Insider Trading: Why was Fabbri shipped out of St. Louis?
TSN Hockey Insiders Darren Dreger and Pierre LeBrun join host Glenn Schiiler to discuss if the offside rule should be reviewed by the NHL? Why was Robby Fabbri shipped out of St. Louis? After the early season success of Ilya Mikheyev, will more NHL GMs kick tires in the KHL?
Let’s start with video review taking centre stage once again back on Tuesday night. Surprise, surprise, controversy ensued. The play involving Charlie Coyle is eventually ruled as offside and [the] Bruins goal was called back. When they introduced the offside challenge, I think the intention was just to ensure guys weren’t egregiously offside resulting in a goal. In cases like these, balloon into a frame-by-frame examination of now possession, which is kind of a different argument. You polled GMs around the league, what are they thinking about this, and do you think further discussion is needed to maybe tweak the rules a bit more.
Dreger: Well, I know there is going to be further discussion and I expect that Don Sweeney and the Boston Bruins will submit this as video evidence for that discussion when the general managers meet Nov. 19 in Toronto. There’s a couple of definitions that they have to chew on. They’re not going to change these before the March general managers meetings. What does egregious mean? You used that word. What does it mean to the applied offside rule and what is the definition of possession when it comes to offside? We polled the GMs and 27 of them responded. Fourteen of them look at this goal and say that should have been called good goal. Nine said based on the technicality of the rule and the scrutiny of the review, it’s offside. One [said] undecided because this general manager doesn’t know what possession means. He can’t define what possession is. And three were blatantly honest and said that they haven’t seen it. The issue for some, when you look specifically at this play is, OK Charlie Coyle is offside by definition and by technicality. But the Montreal Canadiens were in really good position with numbers. They had enough in position to clog the middle and defend. So, really, that offside play had no bearing on the outcome. The NHL right now is pacing to lose upwards of 50-to-60 goals based on the offside review. So there is no question that larger meeting in March that number will present itself. Is it a good thing for hockey when you are losing that many goals?
A lot of eyes were raised on late Wednesday night when Robby Fabbri was traded by the St. Louis Blues. But in return for the 21st overall pick in 2014 (they acquired) Jacob de la Rose. On paper, it’s a lopsided trade, but there has to be a story behind this. Was there a favour involved?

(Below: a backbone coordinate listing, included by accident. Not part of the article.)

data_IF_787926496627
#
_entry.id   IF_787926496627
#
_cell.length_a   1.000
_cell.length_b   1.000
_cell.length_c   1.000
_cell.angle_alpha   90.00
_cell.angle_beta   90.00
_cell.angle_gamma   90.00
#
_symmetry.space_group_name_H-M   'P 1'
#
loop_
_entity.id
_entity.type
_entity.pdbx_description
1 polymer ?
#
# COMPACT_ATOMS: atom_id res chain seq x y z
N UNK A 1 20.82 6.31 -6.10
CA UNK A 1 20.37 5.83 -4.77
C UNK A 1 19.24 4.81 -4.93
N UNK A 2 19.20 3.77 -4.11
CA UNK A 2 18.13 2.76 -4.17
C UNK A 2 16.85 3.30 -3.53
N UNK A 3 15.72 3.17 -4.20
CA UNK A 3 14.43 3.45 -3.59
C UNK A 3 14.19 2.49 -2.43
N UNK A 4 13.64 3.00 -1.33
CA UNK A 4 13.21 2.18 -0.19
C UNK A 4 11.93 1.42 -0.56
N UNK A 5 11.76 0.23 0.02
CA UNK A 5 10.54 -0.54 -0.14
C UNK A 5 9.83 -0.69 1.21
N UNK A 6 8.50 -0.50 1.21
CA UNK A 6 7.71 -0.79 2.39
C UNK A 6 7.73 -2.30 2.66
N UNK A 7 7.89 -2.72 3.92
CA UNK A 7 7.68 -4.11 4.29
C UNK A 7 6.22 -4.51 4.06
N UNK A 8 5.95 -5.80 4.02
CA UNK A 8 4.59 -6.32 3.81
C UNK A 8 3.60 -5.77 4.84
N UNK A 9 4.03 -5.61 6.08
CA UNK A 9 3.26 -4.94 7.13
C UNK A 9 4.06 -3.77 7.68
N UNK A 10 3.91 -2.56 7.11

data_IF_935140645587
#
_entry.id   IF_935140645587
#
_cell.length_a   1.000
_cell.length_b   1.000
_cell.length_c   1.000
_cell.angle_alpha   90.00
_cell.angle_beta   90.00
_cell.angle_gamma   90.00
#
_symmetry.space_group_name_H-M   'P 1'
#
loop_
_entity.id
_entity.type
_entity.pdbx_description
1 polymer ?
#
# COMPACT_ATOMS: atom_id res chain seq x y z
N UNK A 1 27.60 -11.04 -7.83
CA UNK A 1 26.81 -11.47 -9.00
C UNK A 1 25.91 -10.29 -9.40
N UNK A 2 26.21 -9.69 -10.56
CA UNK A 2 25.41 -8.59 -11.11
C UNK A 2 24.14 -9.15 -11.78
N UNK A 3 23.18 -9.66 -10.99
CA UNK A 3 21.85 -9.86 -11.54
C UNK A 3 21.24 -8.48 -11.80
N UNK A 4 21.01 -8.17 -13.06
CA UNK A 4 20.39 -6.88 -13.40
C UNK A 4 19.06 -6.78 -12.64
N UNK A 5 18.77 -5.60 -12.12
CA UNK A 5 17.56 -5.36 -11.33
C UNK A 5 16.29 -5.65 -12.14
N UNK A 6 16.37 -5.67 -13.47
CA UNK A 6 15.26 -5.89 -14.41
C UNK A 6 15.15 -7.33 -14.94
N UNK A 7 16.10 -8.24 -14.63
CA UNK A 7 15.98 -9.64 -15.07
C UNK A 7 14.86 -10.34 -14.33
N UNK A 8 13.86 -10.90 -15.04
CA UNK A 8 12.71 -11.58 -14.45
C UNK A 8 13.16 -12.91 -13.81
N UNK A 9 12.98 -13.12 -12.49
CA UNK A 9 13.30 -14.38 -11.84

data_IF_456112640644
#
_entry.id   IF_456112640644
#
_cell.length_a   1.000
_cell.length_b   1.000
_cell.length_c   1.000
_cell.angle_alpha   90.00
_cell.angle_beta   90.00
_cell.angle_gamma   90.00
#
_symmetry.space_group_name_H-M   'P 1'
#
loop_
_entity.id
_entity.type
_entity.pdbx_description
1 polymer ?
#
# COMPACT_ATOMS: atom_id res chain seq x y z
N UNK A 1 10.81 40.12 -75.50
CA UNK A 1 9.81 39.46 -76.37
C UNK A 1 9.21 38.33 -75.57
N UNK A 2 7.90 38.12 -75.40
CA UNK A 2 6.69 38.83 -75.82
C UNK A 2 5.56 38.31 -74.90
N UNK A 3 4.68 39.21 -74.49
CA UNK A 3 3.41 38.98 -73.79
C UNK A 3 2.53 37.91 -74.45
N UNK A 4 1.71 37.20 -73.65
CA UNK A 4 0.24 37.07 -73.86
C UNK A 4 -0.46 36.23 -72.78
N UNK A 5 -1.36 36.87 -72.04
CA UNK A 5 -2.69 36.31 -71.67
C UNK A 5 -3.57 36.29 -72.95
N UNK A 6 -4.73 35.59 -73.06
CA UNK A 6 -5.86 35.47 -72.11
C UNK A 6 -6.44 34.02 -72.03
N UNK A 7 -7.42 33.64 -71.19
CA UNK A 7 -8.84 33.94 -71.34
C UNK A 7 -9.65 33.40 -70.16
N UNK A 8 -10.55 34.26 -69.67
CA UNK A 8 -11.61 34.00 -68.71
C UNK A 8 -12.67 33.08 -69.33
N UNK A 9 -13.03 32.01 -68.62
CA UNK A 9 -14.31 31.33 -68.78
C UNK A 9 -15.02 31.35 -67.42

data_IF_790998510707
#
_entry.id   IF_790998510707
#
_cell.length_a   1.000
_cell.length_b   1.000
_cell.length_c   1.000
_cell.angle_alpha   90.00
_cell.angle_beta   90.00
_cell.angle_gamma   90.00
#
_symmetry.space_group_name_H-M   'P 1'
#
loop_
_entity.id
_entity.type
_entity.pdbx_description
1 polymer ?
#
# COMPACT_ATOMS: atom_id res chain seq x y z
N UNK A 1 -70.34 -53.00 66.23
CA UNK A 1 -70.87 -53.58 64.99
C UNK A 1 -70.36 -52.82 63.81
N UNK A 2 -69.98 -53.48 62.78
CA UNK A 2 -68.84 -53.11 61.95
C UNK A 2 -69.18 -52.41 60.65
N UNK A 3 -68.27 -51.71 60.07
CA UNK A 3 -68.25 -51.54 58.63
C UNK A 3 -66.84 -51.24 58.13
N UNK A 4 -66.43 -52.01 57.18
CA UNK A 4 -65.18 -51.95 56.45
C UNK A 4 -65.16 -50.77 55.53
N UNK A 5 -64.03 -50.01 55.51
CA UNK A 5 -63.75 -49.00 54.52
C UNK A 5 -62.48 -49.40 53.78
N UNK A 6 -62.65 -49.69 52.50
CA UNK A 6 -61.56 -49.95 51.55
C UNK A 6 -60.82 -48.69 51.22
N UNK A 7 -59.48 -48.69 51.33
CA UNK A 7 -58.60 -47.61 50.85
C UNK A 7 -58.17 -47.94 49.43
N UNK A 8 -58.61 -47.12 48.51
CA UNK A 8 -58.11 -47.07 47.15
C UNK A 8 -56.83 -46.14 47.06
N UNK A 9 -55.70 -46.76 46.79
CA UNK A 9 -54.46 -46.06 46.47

LeBrun: Listen, it feels like it. The story here is Doug Armstrong keeping his word to Robby Fabbri and his camp. Listen, Robby Fabbri this summer, is a conversation that started then when his agents from Newport talked to the Blues and said listen, If Robby Fabbri doesn’t have a role on this team, maybe a change of scenery is the way to go. At the time, I think Doug Armstrong said listen, let’s start the year and let’s see if he works his way back into the lineup. And if that’s not the case, I’ll make good by you guys. That’s exactly what Doug Armstrong did. He kept his word to Robby Fabbri. From Detroit’s perspective, this is such a zero risk proposition. A first-round pick and talent. He’s been plagued with injuries. But the Red Wings have zero gamble in this transaction. And I will tell you, I think as we head into November here, there are other players around the league, Dregs and I have talked about this off-air, that are also a little unhappy with their usage, with their role. You might see more trades like this between now and the holidays. Again, to sort of appease players that right now aren’t getting used like they thought they would.
Evander Kane back in the news and probably not for the reasons he would like. He allegedly owes the Cosmopolitan Casino in Vegas $500,000 in gambling debts. What is the NHL’s stance on this and how involved will they get?
LeBrun: I don’t think they’re going to get very involved. The NHL is monitoring it, we were told today. They’re keeping an eye on it. But they’re not going to launch an investigation into this. They consider this a personal issue for Evander Kane and it’s none of their business, really. What’s odd about it is we know that NHL players in the past have owed casinos money, but it’s not every day that the casino brings the player to court and makes this a legal matter. So it’s certainly a little different.
Ilya Mikheyev turning into a bit of a diamond in the rough. Do you think the Leafs finding him will prompt other teams to go kick tires in Russia?
Dreger: It sure sounds like that. NHL teams are continuing to scout Russia. Keep in mind, the KHL season starts a little earlier there. There are five guys that seem to be grabbing attention. Nikita Nesterov, the captain of CSKA Moscow is among them. Alexander Barabanov, St. Petes. Konstantin Okulov of Moscow, Alexei Marchenko, and most will remember this name, Mikhail Grigorenko, formerly of the Buffalo Sabres, again high on the radar.